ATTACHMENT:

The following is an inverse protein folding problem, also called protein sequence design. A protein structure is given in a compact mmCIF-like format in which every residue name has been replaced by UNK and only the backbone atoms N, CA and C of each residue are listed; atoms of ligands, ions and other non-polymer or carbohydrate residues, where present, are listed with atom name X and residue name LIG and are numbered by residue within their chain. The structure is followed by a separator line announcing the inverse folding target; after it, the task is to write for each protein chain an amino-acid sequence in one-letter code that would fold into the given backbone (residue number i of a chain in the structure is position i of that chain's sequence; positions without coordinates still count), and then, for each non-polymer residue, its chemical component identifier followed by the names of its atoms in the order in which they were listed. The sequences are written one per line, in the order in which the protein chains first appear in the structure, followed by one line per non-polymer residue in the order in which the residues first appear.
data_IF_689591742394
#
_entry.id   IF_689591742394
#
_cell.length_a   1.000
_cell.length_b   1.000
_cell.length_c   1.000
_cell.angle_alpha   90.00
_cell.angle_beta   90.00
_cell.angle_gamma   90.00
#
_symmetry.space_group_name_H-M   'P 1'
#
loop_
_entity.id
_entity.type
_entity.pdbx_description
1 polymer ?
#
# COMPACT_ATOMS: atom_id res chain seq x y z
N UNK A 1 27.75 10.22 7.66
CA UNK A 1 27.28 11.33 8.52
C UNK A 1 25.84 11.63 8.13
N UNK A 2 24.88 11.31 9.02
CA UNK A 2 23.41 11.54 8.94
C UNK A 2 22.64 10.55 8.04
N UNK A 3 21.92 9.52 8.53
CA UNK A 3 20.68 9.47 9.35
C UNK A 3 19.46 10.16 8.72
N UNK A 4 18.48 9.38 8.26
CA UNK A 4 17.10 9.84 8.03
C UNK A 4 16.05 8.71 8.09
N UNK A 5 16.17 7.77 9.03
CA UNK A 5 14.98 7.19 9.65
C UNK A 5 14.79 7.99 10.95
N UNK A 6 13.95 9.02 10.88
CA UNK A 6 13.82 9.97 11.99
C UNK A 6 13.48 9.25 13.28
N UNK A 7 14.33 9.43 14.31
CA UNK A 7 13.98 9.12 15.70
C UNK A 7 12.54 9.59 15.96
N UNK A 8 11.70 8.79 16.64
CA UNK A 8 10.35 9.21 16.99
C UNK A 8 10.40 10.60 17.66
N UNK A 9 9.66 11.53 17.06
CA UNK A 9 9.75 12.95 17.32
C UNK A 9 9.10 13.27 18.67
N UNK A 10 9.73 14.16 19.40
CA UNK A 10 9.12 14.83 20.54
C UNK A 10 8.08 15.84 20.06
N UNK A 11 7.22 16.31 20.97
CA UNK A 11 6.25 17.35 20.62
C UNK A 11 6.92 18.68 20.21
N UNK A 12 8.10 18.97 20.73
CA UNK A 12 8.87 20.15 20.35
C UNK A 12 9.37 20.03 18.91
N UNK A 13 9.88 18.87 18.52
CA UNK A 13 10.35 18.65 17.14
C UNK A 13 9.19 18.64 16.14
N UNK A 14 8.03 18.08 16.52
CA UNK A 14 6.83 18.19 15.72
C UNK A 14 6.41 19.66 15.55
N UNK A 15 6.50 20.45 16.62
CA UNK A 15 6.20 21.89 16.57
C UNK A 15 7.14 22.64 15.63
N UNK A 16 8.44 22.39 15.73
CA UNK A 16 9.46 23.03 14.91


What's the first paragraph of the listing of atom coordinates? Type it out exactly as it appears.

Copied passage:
The following is an inverse protein folding problem, also called protein sequence design. A protein structure is given in a compact mmCIF-like format in which every residue name has been replaced by UNK and only the backbone atoms N, CA and C of each residue are listed; atoms of ligands, ions and other non-polymer or carbohydrate residues, where present, are listed with atom name X and residue name LIG and are numbered by residue within their chain. The structure is followed by a separator line announcing the inverse folding target; after it, the task is to write for each protein chain an amino-acid sequence in one-letter code that would fold into the given backbone (residue number i of a chain in the structure is position i of that chain's sequence; positions without coordinates still count), and then, for each non-polymer residue, its chemical component identifier followed by the names of its atoms in the order in which they were listed. The sequences are written one per line, in the order in which the protein chains first appear in the structure, followed by one line per non-polymer residue in the order in which the residues first appear.